DENSO ADAS / AD 安心できる、自動運転


#1About Automated Driving

Three Stages of Vehicle Driving

Vehicle driving behavior consists of three stages, which are ‘Recognition’, ‘Judgment’ and ‘Operation’.
‘Recognition’ refers to the driver behavior that checks conditions around the vehicle. [Recognition]
‘Judgment’ is the decision the driver makes based on the recognition regarding how he drives the vehicle. [Judgment]
‘Operation’ is implemented based on the driver’s judgment by using the steering wheel, accelerator and brake pedal. [Operation]
The human driver rapidly or simultaneously performs driving tasks based on these three stages.

Vehicle Conducts a Certain part or all of These Tasks in Replacement of Human Drivers

In automated driving, a machine or a vehicle, conducts a certain part or all of these tasks in replacement of human drivers.
The level of automated driving depends on to what extent and/or in what scenes the tasks are automated.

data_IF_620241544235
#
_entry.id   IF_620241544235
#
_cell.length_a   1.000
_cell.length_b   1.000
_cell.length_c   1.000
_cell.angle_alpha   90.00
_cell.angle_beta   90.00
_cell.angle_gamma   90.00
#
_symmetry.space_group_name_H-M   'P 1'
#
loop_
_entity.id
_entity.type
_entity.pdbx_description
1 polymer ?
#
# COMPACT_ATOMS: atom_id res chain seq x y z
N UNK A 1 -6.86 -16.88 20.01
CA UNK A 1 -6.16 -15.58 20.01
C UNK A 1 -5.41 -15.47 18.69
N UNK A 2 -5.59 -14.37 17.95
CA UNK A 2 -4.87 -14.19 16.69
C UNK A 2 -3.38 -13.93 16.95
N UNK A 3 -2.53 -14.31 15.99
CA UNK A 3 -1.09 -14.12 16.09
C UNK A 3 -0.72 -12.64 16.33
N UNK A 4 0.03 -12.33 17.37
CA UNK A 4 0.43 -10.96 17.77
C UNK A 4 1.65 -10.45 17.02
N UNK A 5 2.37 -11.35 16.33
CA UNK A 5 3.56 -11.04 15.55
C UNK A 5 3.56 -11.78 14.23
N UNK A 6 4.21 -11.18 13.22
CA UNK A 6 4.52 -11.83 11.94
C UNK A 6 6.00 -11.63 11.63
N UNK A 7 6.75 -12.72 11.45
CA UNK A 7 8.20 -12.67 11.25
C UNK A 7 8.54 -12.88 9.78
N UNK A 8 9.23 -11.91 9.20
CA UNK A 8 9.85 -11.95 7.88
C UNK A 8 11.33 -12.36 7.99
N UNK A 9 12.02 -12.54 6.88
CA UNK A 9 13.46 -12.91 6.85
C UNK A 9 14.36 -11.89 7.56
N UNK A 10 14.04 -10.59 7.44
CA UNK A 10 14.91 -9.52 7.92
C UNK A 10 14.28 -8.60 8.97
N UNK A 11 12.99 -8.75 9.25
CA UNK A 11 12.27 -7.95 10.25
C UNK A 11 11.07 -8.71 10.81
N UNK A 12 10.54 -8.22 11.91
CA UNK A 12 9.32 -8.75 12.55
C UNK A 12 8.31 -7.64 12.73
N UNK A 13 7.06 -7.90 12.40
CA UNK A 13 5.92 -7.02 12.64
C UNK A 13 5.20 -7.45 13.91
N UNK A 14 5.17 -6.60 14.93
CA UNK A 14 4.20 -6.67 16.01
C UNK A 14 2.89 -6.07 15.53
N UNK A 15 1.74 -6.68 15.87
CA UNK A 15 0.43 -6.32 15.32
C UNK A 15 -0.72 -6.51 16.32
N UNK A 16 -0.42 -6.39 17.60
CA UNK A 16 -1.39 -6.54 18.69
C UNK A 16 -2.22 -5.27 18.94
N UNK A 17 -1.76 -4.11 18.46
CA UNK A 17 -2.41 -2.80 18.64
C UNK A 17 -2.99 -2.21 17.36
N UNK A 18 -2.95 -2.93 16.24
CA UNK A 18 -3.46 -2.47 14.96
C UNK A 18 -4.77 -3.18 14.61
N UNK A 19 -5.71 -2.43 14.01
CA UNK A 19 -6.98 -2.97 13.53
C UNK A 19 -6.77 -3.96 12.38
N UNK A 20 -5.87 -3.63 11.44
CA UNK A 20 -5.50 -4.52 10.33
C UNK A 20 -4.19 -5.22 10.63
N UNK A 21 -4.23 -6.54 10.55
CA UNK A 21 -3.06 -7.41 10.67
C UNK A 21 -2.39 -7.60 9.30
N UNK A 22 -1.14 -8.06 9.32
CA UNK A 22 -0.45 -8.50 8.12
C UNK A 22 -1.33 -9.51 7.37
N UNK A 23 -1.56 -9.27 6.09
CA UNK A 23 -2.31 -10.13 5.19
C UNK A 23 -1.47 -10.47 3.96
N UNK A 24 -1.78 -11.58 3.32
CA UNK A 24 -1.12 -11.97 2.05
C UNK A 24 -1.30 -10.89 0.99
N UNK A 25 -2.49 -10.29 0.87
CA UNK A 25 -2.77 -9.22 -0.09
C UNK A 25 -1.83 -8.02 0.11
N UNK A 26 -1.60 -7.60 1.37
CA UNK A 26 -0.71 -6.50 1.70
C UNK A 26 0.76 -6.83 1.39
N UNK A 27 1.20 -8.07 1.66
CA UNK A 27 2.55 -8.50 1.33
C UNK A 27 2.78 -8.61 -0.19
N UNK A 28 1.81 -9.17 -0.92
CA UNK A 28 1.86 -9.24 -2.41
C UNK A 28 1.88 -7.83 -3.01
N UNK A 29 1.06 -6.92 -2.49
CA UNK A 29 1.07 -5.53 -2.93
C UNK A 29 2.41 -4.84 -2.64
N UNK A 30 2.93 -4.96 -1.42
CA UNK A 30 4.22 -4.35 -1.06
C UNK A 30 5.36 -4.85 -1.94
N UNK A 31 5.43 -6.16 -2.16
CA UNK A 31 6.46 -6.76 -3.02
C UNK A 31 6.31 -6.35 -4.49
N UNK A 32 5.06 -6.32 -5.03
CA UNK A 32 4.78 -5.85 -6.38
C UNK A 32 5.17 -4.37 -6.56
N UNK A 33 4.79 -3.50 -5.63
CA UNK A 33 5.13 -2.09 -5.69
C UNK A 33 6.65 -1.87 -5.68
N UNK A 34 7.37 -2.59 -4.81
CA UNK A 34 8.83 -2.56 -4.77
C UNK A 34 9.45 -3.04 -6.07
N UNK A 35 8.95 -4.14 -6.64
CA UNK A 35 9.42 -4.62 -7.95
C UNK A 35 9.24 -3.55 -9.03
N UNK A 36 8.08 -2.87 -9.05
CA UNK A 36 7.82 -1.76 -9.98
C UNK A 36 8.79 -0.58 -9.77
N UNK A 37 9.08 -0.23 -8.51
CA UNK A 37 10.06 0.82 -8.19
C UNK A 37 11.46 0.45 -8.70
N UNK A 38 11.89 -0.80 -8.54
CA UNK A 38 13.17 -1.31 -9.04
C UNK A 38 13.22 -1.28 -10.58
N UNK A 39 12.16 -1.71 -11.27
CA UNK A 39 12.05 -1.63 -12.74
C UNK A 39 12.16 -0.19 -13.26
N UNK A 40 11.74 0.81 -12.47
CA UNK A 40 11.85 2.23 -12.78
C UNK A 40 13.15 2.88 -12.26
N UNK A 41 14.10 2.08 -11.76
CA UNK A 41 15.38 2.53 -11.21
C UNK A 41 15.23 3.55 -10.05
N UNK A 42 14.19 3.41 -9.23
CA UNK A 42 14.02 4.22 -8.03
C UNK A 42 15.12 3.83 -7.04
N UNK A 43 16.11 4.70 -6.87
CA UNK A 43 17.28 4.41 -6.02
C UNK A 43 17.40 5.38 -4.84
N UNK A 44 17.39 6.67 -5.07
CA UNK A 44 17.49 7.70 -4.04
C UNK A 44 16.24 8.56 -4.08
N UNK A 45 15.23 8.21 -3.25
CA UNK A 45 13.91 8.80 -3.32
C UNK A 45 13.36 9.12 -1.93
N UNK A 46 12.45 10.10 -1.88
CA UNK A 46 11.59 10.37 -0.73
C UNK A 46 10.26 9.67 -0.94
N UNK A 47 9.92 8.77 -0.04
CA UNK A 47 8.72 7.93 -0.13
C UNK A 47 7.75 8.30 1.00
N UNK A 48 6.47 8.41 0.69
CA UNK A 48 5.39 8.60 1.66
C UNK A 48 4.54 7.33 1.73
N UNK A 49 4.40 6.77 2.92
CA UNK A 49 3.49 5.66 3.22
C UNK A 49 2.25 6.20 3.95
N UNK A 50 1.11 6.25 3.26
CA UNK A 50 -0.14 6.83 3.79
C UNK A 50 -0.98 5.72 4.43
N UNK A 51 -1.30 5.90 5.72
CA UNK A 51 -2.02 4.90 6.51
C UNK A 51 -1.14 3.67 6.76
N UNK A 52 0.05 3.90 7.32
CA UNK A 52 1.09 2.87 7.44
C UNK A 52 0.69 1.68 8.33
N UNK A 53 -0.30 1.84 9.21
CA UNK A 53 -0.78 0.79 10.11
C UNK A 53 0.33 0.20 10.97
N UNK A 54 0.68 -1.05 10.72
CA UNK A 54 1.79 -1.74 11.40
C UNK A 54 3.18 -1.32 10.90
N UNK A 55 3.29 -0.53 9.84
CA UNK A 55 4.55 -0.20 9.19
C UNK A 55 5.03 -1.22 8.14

However, generally speaking, assistance in ‘Recognition’ alone may not be regarded as automated driving.
Only after having machine intervention in ‘Judgment’ and ‘Operation’, people will acknowledge the technology as automated driving.

Difference between Driver Assistance and Automated Driving

According to the definition by SAE (Society of Automobile Engineers), assistance in one of vehicle’s basic functions of ‘Drive’, ‘Turn’ or ‘Stop’ isn’t enough to be regarded as automated driving. The technology of that level is called as driver assistance.
It is not until the automated control of both the acceleration & deceleration (longitudinal direction) and the steering (lateral direction) is achieved, that the technology is referred to as automated driving.

Driver Assistance + Steering Control = Automated Driving

For example, Adaptive Cruise Control that can accelerate & decelerate the vehicle and adjust the distance to the preceding vehicle is defined as driver assistance because it controls longitudinal movement of the vehicle alone.
By including steering control such as lane keeping assist, it is designated as automated driving.

One thing we need to mention is that in a popular sense, the term ‘automated driving’ may convey the image that you can be liberated from all the driving tasks.
At least at the moment, not all longitudinal operations such as acceleration and deceleration are automated in every situation, and the same goes for steering tasks.
Partly to avoid misunderstanding, the terms such as partial automated driving or semi-automated driving are used for such levels of automation.